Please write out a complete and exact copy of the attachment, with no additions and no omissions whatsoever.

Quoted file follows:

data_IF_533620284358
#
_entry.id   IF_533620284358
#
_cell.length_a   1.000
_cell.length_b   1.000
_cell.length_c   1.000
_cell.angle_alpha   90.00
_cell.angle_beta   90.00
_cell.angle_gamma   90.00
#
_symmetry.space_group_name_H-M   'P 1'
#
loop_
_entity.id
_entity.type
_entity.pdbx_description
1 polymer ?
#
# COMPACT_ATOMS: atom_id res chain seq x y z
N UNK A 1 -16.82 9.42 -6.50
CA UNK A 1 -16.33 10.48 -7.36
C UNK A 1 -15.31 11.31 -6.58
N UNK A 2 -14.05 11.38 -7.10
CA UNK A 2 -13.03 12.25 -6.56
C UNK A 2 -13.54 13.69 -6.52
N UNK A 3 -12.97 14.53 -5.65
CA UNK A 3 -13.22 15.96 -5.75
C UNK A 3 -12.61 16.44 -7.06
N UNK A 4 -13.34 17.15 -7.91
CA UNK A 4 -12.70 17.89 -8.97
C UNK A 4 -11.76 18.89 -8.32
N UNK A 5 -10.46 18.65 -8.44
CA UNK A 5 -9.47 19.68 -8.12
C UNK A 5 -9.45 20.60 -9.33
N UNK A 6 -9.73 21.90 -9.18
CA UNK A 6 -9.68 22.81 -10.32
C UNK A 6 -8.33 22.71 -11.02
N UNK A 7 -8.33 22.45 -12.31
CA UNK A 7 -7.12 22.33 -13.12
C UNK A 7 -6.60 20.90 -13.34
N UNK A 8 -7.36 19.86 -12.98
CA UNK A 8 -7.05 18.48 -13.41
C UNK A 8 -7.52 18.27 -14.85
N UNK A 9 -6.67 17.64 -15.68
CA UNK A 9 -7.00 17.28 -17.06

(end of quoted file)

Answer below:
data_IF_533620284358
#
_entry.id   IF_533620284358
#
_cell.length_a   1.000
_cell.length_b   1.000
_cell.length_c   1.000
_cell.angle_alpha   90.00
_cell.angle_beta   90.00
_cell.angle_gamma   90.00
#
_symmetry.space_group_name_H-M   'P 1'
#
loop_
_entity.id
_entity.type
_entity.pdbx_description
1 polymer ?
#
# COMPACT_ATOMS: atom_id res chain seq x y z
N UNK A 1 -16.82 9.42 -6.50
CA UNK A 1 -16.33 10.48 -7.36
C UNK A 1 -15.31 11.31 -6.58
N UNK A 2 -14.05 11.38 -7.10
CA UNK A 2 -13.03 12.25 -6.56
C UNK A 2 -13.54 13.69 -6.52
N UNK A 3 -12.97 14.53 -5.65
CA UNK A 3 -13.22 15.96 -5.75
C UNK A 3 -12.61 16.44 -7.06
N UNK A 4 -13.34 17.15 -7.91
CA UNK A 4 -12.70 17.89 -8.97
C UNK A 4 -11.76 18.89 -8.32
N UNK A 5 -10.46 18.65 -8.44
CA UNK A 5 -9.47 19.68 -8.12
C UNK A 5 -9.45 20.60 -9.33
N UNK A 6 -9.73 21.90 -9.18
CA UNK A 6 -9.68 22.81 -10.32
C UNK A 6 -8.33 22.71 -11.02
N UNK A 7 -8.33 22.45 -12.31
CA UNK A 7 -7.12 22.33 -13.12
C UNK A 7 -6.60 20.90 -13.34
N UNK A 8 -7.36 19.86 -12.98
CA UNK A 8 -7.05 18.48 -13.41
C UNK A 8 -7.52 18.27 -14.85
N UNK A 9 -6.67 17.64 -15.68
CA UNK A 9 -7.00 17.28 -17.06